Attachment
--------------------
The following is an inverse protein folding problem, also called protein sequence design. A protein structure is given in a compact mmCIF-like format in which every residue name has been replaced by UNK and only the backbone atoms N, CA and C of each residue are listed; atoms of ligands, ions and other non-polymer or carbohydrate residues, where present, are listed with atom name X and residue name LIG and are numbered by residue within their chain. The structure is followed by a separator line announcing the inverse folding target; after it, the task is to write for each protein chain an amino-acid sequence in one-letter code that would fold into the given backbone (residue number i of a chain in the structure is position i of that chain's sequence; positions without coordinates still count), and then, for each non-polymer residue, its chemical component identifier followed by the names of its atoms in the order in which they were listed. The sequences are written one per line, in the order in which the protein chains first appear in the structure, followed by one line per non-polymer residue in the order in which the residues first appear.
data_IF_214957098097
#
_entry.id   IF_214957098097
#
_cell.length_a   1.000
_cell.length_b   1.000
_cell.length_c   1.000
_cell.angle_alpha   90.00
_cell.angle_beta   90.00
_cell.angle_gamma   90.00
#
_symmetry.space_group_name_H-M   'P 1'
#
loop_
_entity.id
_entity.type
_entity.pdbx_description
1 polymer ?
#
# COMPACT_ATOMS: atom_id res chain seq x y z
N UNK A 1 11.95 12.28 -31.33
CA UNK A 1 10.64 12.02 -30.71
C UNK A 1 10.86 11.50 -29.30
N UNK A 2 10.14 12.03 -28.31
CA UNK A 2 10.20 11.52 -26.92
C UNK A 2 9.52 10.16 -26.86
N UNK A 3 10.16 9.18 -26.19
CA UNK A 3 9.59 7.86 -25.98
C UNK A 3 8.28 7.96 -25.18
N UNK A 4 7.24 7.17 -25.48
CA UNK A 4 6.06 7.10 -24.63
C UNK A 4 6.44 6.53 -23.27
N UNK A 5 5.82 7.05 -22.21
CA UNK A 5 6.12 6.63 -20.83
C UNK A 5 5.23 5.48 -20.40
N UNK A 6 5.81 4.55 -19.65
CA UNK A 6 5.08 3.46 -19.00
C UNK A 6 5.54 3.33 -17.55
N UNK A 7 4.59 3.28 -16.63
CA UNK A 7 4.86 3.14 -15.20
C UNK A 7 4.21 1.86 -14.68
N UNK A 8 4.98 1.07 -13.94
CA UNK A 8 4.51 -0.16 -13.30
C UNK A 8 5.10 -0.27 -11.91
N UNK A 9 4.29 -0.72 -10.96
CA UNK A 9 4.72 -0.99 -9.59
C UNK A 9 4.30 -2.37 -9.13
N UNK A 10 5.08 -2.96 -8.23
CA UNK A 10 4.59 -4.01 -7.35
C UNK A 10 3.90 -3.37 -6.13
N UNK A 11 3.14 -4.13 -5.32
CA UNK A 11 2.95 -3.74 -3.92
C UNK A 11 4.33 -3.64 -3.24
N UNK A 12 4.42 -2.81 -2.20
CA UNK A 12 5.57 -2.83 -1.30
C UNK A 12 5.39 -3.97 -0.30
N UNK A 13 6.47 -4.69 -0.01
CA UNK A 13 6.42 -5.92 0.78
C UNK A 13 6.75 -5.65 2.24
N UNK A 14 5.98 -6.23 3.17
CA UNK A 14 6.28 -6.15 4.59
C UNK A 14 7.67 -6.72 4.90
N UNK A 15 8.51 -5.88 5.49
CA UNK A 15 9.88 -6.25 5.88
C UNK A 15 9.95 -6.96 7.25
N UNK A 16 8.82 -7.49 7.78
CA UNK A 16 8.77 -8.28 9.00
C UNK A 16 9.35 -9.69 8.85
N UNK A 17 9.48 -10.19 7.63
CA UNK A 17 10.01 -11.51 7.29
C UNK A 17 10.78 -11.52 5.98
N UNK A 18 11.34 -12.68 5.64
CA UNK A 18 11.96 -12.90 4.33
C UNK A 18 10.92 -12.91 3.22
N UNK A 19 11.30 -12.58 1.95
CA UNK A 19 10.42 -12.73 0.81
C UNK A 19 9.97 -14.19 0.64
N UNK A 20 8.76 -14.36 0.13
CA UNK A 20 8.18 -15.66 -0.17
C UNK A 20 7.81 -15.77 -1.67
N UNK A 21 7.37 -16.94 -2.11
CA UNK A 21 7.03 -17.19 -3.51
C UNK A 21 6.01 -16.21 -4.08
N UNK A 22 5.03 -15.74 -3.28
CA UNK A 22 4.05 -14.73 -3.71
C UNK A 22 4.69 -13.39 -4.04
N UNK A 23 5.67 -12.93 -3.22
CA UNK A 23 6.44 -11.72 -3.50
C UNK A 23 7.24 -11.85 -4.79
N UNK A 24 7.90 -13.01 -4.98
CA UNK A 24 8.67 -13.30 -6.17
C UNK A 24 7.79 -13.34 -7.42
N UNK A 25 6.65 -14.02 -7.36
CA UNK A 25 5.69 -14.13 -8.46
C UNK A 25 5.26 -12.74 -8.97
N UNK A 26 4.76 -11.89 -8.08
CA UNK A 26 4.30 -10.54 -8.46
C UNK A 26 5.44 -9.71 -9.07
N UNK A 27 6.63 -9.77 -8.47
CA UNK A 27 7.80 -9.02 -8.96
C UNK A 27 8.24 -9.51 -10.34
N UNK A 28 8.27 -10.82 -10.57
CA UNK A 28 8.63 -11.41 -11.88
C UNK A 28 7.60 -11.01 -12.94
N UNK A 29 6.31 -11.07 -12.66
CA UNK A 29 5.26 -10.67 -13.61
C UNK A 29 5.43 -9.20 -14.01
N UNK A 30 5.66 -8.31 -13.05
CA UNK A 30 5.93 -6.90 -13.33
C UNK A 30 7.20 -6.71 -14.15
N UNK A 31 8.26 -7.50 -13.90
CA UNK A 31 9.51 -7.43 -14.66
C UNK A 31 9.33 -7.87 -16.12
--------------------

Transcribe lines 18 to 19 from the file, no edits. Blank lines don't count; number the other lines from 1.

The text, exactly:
_entity.pdbx_description
1 polymer ?